Talk by Zeshi Zheng (UC Berkeley)

when: Tuesday 2 May 2017, 10-11am
where: Inria-Paris, A115
Speaker: Zeshi Zheng, Graduate Student Research Assistant, University of California, Berkeley
Title: Moderate-resolution Snow Water Equivalent Estimation for Mountainous Area Using Wireless-sensor Networks and Remote-sensing Data

Abstract: My research focuses on near real-time snow water equivalent estimation in mountainous area by integrating various information sources from recent technology; e.g. ground measurements from wireless-sensor networks (WSNs) and remote-sensing data, such as Lidar and satellite images. Remote-sensing datasets are capable of capturing the spatial distribution of snow coverages. However, most satellite platforms can only provide a scene daily or every few weeks. Also the current technology does not allow us to estimate snow quantity from snow coverage in real time. The dense in-situ measurements from the wireless-sensor networks compensate the above drawbacks in remote-sensing data, as they provide snow-depths at topographically varied locations in the mountains and they have a much higher temporal resolution than remote-sensing platforms. By combining the WSNs and remote-sensing data using statistical methods, we are able to produce accurate snow water equivalent estimate in real time.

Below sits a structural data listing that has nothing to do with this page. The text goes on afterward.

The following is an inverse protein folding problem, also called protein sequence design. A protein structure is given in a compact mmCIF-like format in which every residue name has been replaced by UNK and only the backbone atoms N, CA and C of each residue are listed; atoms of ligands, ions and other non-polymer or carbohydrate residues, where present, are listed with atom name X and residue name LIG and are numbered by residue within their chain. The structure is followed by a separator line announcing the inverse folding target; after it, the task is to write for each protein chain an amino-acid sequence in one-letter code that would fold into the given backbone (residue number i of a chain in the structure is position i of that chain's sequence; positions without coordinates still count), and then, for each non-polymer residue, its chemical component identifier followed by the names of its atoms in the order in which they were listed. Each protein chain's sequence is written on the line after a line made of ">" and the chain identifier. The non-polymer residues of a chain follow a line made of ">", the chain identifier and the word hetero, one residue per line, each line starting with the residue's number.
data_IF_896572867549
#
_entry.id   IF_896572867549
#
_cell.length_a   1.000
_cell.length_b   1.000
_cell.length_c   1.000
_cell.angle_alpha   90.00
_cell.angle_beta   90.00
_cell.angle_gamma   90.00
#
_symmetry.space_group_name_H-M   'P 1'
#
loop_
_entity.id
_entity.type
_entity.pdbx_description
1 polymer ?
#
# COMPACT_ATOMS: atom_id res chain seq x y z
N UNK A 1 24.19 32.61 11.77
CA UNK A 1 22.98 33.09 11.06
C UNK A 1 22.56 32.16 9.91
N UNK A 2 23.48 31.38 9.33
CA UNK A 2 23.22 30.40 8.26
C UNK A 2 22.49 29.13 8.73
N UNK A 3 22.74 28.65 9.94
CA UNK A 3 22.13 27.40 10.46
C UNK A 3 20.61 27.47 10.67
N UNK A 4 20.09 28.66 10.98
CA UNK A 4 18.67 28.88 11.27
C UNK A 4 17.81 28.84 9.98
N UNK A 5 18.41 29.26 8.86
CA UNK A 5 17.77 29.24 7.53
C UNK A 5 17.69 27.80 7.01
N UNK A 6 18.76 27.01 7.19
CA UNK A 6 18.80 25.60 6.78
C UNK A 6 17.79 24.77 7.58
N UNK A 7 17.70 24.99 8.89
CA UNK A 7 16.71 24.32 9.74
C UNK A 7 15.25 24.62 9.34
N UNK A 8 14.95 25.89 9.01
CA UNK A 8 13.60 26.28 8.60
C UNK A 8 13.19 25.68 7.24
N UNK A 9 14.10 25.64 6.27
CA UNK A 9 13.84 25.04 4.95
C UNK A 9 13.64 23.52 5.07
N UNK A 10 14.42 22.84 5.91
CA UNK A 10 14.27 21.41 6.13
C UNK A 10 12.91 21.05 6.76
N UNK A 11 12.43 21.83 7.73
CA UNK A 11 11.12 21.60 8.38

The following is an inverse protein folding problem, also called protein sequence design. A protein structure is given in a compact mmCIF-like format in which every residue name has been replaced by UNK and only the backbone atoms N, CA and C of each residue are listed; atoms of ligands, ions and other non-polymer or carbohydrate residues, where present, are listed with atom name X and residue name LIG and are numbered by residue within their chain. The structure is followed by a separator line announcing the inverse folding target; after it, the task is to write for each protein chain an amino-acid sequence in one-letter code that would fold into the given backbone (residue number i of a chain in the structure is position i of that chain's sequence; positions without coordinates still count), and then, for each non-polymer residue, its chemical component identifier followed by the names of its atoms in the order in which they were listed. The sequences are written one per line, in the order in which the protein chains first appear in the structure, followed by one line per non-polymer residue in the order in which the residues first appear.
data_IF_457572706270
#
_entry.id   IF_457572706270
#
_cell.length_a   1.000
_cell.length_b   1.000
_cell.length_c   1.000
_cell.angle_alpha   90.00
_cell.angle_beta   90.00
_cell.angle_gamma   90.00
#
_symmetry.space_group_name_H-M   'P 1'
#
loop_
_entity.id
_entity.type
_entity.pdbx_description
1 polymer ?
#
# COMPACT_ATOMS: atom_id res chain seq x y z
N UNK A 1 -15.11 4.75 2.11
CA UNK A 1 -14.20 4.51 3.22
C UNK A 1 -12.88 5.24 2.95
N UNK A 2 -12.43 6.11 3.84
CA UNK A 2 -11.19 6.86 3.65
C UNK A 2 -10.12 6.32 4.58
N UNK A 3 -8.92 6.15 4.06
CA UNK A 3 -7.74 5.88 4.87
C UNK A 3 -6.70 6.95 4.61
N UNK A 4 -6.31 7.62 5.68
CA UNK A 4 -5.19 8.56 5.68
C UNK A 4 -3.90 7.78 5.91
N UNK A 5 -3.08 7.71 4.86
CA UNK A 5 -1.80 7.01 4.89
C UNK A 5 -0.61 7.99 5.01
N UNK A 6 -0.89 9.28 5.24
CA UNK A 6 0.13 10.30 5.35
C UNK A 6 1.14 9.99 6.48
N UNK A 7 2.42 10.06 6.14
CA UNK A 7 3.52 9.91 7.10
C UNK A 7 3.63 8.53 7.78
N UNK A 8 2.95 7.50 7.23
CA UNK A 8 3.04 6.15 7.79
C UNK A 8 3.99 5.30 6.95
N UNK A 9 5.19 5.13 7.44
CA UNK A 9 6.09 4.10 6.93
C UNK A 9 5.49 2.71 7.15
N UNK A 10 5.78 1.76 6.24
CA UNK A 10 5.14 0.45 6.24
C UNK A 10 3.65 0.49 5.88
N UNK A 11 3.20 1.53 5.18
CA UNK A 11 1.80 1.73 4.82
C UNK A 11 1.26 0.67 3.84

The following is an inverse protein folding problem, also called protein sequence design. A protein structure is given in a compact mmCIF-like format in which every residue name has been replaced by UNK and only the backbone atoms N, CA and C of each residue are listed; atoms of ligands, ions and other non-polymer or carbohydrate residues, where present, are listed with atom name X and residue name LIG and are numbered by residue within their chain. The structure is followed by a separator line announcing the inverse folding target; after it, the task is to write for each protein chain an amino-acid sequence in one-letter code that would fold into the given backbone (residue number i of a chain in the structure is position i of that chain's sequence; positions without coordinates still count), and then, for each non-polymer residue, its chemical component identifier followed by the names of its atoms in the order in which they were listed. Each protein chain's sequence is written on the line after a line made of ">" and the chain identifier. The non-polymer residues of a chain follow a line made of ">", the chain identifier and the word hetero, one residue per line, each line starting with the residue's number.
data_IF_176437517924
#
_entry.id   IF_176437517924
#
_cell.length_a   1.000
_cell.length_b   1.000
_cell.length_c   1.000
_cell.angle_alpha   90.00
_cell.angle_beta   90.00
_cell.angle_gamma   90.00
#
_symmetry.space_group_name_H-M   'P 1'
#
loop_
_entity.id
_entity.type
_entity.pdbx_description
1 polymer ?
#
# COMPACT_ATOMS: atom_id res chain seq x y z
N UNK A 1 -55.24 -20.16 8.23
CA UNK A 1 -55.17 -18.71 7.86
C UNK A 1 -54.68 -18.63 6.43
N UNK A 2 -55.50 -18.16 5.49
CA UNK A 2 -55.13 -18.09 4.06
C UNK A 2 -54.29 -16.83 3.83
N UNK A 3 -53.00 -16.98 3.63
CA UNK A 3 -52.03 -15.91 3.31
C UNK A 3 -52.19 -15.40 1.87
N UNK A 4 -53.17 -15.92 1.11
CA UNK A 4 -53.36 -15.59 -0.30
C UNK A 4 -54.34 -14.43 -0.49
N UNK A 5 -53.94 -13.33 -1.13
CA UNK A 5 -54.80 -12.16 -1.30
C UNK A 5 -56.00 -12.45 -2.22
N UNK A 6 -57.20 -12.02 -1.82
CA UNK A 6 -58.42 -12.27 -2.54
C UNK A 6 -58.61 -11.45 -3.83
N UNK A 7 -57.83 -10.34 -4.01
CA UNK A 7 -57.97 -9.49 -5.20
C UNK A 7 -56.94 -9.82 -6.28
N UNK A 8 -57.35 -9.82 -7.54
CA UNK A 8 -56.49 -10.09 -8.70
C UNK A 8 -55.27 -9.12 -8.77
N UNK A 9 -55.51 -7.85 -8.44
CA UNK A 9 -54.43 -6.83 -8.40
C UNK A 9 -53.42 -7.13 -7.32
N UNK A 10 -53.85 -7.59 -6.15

The talk will focus on introducing the k-nearest neighbors + Gaussian process method that was developed, with a focus on modeling, and spatial database tools that have been used, and discussions of the results.

Bio: Zeshi Zheng ( is a graduate student in the Department of Civil and Environmental Engineering at UC Berkeley. Zeshi has been working on water-related scientific and technical issues of the state of California since 2013. His current research is focusing on using cutting-edge computer science technologies and statistical methods to synchronize the remotely sensed spatial data and ground measurements and create real-time spatial snowpack information systems of headwater regions. Zeshi earned dual degrees of B.S. in mechanical engineering and civil engineering from Shanghai Jiaotong University and University of Michigan at Ann Arbor. He earned M.S. in Civil Systems at the University of California, Berkeley.

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